Have you ever wanted to login to your servers via SSH without using a password?

Here is a very short explanation of how to do it.

When it comes to SSH the computer you’re on now is a client machine. It connects to an SSH server. To allow a client and server to connect without a password they have to have a shared key.

On your client machine you must generate a key, which will identify you to the server.

ssh-keygen -t rsa

This will ask you several questions and generate a key in your ~/.ssh directory.

The server must also have an ~/.ssh directory so we can store the key you just generated in it.

To do this issue an SSH command to create a remote directory to your remote server like so. Be sure to replace your username and server location.

ssh username@serverlocation mkdir -p .ssh

The -p tells mkdir to not throw an error if the directory already exists.

Next we want to copy the SSH key we just generated over to the server’s authorized_keys file. Most likely this file doesn’t exists, but we want to assume it does and has other SSH key in it. Thus we want to add to the file, not override it so we will be using the >> operator to do so. We will also be using the cat command, which will read the contents of a file.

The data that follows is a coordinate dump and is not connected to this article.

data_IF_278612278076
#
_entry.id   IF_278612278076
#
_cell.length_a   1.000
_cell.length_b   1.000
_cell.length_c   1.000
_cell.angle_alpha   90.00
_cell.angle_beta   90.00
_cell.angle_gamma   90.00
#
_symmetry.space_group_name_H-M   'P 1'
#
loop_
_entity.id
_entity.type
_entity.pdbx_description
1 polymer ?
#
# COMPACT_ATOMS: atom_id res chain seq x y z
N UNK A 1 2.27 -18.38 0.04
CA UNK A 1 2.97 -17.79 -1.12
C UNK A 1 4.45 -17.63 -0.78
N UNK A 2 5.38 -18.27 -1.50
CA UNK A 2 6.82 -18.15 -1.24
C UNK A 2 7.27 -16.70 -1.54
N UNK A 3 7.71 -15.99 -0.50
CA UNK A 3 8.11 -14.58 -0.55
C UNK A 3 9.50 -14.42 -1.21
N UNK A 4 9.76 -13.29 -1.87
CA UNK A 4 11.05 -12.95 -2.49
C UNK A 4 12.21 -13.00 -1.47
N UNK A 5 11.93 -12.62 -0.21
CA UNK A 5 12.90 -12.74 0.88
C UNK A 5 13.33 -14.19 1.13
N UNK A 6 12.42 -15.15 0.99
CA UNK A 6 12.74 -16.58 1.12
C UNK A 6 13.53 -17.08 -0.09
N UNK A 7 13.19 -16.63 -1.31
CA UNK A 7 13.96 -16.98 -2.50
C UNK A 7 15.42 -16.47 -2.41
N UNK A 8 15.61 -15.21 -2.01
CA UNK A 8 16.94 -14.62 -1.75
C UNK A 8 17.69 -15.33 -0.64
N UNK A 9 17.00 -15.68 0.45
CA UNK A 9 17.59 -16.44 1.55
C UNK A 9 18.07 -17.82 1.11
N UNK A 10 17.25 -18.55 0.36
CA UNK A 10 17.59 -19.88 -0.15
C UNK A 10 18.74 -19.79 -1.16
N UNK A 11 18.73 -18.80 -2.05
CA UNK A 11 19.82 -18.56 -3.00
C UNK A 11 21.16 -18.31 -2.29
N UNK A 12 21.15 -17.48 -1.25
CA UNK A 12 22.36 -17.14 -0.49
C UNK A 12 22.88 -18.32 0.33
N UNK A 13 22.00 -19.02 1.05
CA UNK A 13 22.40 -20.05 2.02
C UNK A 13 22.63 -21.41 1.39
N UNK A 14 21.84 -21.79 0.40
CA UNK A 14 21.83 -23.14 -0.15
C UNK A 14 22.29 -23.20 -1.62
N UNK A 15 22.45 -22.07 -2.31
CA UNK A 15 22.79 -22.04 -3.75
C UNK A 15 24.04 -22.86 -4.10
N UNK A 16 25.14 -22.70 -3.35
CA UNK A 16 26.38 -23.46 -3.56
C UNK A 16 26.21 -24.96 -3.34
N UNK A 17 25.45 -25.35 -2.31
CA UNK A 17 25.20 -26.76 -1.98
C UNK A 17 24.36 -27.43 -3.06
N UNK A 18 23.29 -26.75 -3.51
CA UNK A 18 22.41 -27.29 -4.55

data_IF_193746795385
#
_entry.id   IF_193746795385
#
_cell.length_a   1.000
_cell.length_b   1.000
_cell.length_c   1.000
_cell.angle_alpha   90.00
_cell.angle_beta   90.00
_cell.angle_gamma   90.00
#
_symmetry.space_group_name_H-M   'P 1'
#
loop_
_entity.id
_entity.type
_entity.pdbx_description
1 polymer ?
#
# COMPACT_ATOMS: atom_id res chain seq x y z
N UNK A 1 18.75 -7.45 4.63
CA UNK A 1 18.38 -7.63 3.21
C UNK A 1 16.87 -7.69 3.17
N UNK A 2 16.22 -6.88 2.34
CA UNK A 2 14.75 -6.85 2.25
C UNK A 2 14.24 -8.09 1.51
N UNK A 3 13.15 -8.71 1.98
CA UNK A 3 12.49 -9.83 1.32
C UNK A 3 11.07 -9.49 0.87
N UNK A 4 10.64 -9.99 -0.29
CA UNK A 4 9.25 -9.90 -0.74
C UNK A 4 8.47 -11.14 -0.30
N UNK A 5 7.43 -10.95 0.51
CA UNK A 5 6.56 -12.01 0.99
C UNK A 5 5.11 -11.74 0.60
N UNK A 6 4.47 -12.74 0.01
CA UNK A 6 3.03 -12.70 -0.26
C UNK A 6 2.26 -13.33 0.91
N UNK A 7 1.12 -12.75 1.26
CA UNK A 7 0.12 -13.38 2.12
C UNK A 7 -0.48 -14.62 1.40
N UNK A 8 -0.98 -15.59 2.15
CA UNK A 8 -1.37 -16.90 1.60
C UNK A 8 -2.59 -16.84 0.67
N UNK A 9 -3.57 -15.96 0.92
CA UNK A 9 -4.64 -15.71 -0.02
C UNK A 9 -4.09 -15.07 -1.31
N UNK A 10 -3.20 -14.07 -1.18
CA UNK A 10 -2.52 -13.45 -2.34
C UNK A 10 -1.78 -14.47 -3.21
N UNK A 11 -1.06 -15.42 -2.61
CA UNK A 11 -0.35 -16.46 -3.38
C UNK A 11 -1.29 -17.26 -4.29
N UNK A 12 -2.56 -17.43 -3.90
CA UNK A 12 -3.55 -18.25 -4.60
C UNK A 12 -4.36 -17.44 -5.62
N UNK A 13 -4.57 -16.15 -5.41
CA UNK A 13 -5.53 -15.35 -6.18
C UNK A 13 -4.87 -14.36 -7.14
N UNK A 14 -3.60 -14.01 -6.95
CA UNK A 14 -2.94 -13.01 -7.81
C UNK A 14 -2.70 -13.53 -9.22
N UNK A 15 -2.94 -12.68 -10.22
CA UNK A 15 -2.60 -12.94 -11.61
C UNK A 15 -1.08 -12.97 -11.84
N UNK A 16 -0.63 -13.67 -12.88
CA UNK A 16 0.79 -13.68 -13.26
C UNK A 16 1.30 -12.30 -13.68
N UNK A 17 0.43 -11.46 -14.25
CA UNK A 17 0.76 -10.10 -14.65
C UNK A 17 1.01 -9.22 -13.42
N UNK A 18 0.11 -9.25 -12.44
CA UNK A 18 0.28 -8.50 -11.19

cat ~/.ssh/id_rsa.pub | ssh username@serverlocation 'cat >> .ssh/authorized_keys'

That’s it.

This reads the SSH key we generated, send its contents over SSH to the server, which then adds its contents to the authorized_keys file.

You can now login to your remote server without using a password.

The next time you try to login SSH will send the server your key, the server will find that key in its authorized_keys file and then allow you to login because your key is authorized.